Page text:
Learn About the Cremation Process and Find Pet Cremation Urns in the Pet Cremato
Each year thousands of people send out holiday greeting cards to their friends and family. But rarely does anyone stop and question why we do this tradition yearly and how it came to be. The answer can be traced all the way back to 1843. Sir Henry Cole asked John Calcott Horsley to paint a card for him. It said 'A Merry Christmas and a Happy New Year to You' and depicted a family happily embracing one another and enjoying the holiday festivities. And though he did not send cards the following year, somehow the custom caught on. During the late 1800s and early 1900s, seasons greetings cards were often elaborate. They were cut into various shapes and decorated with silk, satin, and fringe. The first line of US Christmas cards was not created until 1875. Until then, American had to get their holiday greeting cards from England. Learn more about seasons greetings cards and religious Christmas cards in our wide selection of vintage reprints.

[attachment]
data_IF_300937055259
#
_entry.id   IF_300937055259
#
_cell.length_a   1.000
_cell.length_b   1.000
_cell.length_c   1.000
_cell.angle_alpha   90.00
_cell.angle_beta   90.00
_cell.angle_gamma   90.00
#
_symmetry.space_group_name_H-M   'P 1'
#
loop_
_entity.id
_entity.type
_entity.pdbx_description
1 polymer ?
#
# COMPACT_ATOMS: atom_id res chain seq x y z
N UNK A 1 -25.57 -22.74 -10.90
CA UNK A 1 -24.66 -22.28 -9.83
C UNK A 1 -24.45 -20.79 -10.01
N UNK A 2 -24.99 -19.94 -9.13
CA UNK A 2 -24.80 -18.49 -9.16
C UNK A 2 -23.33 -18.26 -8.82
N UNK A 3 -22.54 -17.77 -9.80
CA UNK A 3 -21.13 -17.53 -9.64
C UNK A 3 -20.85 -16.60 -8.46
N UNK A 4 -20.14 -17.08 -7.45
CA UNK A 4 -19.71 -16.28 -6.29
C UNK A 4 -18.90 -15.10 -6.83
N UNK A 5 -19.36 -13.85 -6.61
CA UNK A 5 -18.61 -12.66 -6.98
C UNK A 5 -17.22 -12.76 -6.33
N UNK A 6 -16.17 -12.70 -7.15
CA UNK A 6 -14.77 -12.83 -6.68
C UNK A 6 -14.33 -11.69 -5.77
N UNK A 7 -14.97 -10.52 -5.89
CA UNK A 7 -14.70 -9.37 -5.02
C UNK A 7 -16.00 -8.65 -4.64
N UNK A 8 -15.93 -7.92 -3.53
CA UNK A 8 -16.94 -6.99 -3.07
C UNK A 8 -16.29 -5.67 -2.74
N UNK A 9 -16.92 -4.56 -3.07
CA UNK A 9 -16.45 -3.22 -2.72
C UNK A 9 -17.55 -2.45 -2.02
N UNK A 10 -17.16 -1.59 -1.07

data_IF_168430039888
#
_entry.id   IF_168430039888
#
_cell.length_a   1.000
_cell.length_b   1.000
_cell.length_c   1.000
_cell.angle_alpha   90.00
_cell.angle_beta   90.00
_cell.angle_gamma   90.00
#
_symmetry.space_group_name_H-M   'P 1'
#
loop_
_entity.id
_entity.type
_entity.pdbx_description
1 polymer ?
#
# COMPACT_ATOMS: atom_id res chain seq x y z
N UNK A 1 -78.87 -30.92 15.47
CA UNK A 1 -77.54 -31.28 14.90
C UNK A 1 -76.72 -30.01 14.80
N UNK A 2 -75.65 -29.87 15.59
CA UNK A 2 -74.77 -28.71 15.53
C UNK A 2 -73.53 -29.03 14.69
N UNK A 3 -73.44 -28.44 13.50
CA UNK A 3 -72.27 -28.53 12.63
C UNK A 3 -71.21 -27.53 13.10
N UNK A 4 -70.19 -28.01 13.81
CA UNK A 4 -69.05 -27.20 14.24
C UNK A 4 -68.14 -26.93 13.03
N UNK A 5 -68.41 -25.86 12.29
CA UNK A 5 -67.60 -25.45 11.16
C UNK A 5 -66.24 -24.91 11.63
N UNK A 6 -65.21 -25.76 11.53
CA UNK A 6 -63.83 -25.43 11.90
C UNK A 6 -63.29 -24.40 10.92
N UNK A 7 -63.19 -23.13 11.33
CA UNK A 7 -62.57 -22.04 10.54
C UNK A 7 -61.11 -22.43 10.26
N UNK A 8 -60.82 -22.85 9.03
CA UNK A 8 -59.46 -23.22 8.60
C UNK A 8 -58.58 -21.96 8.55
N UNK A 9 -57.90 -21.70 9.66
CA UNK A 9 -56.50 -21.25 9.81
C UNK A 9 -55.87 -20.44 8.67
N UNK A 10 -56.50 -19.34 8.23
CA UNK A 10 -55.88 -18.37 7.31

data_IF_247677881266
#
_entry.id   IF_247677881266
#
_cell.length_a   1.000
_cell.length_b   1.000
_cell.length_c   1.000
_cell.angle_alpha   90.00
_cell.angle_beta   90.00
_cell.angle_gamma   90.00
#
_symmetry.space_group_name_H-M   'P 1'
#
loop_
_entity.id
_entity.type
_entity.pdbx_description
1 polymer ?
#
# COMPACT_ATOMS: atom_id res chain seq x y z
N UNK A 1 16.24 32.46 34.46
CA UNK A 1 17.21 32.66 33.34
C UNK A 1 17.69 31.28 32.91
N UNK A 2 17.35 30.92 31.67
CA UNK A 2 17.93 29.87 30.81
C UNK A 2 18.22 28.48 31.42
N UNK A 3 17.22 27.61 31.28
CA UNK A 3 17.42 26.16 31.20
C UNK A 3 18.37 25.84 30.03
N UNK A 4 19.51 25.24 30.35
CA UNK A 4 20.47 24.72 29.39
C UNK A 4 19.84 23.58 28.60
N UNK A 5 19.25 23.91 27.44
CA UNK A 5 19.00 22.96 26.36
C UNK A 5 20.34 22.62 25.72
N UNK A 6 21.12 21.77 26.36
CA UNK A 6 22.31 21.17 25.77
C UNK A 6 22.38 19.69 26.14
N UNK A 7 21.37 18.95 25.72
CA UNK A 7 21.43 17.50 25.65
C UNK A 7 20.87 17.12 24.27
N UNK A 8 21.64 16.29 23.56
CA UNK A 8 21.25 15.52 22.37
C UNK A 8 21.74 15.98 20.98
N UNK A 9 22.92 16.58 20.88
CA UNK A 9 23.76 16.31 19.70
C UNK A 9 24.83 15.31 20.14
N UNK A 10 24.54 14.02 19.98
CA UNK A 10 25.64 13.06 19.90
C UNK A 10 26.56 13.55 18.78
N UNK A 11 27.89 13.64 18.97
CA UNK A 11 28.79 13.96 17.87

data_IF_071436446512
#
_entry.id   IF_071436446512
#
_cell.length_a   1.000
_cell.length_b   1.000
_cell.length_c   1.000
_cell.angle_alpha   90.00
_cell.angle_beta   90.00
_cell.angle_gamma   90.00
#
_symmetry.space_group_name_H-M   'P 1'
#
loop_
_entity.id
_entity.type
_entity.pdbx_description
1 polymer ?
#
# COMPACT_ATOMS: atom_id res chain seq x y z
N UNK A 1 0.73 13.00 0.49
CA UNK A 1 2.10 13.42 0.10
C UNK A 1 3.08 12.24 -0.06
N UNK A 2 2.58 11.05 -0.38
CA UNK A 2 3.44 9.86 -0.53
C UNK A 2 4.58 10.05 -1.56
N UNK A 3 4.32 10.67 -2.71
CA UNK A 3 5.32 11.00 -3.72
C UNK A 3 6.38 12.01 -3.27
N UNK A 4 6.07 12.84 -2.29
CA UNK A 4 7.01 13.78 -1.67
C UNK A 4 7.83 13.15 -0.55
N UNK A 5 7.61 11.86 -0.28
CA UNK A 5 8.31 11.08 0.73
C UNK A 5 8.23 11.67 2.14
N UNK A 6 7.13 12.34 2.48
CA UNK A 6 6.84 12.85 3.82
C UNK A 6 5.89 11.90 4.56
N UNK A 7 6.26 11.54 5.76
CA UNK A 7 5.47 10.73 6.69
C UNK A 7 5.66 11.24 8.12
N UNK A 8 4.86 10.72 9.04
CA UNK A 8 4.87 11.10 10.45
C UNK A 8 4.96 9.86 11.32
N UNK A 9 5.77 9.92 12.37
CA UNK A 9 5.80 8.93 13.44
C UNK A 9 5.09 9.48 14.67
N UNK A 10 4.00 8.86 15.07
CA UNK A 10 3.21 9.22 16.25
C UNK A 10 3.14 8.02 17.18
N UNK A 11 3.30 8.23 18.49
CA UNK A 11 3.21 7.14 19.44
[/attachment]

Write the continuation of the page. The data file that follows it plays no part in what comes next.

Most historians agree that cremation probably formally began during the Stone Age sometime around 3000 BC. And while pet cremation is slowly rising in popularity today, it is not something new. Laurence Stager and his archaeological team discovered a pet cemetery from the period of Persian rule in 1986. In the US, the oldest and most well-known pet burial grounds is Hartsdale Pet Cemetary and Crematory. It opened its doors in 1896 when Dr. Samuel Johnson offered a burial spot for a friend's dog within his apple orchard. And today more than 70,000 pets are buried there within pet cremation urns. View many fascinating facts behind the cremation process and animal cremation when you browse our new catalog.